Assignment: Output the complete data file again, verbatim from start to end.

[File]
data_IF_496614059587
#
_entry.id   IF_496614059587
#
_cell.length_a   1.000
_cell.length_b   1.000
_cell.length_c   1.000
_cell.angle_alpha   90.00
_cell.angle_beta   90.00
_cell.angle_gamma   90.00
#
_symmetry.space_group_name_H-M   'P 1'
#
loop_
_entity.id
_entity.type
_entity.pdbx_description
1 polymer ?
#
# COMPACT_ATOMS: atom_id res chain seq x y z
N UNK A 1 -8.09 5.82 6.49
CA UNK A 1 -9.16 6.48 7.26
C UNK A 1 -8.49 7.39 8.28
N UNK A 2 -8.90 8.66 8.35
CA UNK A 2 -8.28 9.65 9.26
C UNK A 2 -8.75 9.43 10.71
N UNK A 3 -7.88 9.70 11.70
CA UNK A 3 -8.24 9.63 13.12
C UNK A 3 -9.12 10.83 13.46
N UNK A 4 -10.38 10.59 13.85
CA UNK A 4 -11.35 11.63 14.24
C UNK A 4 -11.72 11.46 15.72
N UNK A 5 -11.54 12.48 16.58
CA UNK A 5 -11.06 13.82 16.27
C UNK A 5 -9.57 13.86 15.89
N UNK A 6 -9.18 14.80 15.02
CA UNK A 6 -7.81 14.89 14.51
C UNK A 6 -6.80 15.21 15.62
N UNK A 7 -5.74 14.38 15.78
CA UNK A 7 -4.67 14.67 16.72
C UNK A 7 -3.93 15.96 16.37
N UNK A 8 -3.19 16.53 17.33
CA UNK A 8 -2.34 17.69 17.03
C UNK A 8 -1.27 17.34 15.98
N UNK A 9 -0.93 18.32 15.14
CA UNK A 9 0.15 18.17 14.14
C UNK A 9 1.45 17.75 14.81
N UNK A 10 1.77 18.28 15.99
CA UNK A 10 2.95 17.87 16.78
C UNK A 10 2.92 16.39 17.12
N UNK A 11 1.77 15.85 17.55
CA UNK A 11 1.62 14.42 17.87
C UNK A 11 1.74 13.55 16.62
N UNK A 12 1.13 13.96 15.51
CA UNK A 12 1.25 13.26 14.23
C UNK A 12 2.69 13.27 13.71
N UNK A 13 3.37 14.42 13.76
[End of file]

data_IF_496614059587
#
_entry.id   IF_496614059587
#
_cell.length_a   1.000
_cell.length_b   1.000
_cell.length_c   1.000
_cell.angle_alpha   90.00
_cell.angle_beta   90.00
_cell.angle_gamma   90.00
#
_symmetry.space_group_name_H-M   'P 1'
#
loop_
_entity.id
_entity.type
_entity.pdbx_description
1 polymer ?
#
# COMPACT_ATOMS: atom_id res chain seq x y z
N UNK A 1 -8.09 5.82 6.49
CA UNK A 1 -9.16 6.48 7.26
C UNK A 1 -8.49 7.39 8.28
N UNK A 2 -8.90 8.66 8.35
CA UNK A 2 -8.28 9.65 9.26
C UNK A 2 -8.75 9.43 10.71
N UNK A 3 -7.88 9.70 11.70
CA UNK A 3 -8.24 9.63 13.12
C UNK A 3 -9.12 10.83 13.46
N UNK A 4 -10.38 10.59 13.85
CA UNK A 4 -11.35 11.63 14.24
C UNK A 4 -11.72 11.46 15.72
N UNK A 5 -11.54 12.48 16.58
CA UNK A 5 -11.06 13.82 16.27
C UNK A 5 -9.57 13.86 15.89
N UNK A 6 -9.18 14.80 15.02
CA UNK A 6 -7.81 14.89 14.51
C UNK A 6 -6.80 15.21 15.62
N UNK A 7 -5.74 14.38 15.78
CA UNK A 7 -4.67 14.67 16.72
C UNK A 7 -3.93 15.96 16.37
N UNK A 8 -3.19 16.53 17.33
CA UNK A 8 -2.34 17.69 17.03
C UNK A 8 -1.27 17.34 15.98
N UNK A 9 -0.93 18.32 15.14
CA UNK A 9 0.15 18.17 14.14
C UNK A 9 1.45 17.75 14.81
N UNK A 10 1.77 18.28 15.99
CA UNK A 10 2.95 17.87 16.78
C UNK A 10 2.92 16.39 17.12
N UNK A 11 1.77 15.85 17.55
CA UNK A 11 1.62 14.42 17.87
C UNK A 11 1.74 13.55 16.62
N UNK A 12 1.13 13.96 15.51
CA UNK A 12 1.25 13.26 14.23
C UNK A 12 2.69 13.27 13.71
N UNK A 13 3.37 14.42 13.76